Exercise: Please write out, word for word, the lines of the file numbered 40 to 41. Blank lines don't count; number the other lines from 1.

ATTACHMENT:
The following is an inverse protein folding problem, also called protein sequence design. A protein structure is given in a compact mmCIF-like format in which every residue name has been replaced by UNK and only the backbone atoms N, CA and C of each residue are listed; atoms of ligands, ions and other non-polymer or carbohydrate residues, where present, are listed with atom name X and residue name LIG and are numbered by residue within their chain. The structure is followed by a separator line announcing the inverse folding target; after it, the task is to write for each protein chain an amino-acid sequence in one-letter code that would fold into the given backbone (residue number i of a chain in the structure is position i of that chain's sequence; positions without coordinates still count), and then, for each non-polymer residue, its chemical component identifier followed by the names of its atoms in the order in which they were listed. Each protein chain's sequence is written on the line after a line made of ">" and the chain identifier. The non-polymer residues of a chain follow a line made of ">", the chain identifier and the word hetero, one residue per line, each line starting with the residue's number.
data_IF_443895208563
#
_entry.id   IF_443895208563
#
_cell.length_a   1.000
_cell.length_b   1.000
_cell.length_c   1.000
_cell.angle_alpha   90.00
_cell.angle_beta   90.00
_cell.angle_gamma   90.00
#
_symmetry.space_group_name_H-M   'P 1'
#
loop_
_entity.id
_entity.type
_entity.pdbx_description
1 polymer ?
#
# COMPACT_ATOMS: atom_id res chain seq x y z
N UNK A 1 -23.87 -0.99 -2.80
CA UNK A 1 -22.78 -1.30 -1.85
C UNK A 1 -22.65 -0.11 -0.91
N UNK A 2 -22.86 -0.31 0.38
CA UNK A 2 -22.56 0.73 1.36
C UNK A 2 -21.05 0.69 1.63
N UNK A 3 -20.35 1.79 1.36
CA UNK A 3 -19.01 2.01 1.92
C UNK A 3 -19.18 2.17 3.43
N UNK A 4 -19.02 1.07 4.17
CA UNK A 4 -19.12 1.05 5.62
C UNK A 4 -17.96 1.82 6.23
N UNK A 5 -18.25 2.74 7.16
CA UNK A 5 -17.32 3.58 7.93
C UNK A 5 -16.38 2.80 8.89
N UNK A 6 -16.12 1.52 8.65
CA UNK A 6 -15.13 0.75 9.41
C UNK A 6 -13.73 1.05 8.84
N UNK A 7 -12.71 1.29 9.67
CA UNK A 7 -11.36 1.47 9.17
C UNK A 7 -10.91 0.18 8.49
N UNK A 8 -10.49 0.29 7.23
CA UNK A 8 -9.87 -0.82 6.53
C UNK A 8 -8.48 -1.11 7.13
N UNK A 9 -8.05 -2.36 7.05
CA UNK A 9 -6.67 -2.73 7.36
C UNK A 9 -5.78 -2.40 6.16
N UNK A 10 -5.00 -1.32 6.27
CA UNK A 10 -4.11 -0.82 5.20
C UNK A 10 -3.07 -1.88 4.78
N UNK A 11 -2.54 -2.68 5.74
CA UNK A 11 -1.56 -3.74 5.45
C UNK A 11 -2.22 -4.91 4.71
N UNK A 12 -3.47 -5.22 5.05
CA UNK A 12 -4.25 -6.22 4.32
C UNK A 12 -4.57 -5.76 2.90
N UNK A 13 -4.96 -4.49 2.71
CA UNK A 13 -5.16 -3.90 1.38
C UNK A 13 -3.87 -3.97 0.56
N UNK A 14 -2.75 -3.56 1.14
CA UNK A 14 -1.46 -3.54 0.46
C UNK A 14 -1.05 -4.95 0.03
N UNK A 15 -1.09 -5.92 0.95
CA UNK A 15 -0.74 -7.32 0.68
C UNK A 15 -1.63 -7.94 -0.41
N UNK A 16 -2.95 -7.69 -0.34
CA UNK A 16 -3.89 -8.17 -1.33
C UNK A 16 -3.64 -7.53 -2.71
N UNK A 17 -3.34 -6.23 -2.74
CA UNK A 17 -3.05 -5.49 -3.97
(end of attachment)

N UNK A 7 -12.71 1.29 9.67
CA UNK A 7 -11.36 1.47 9.17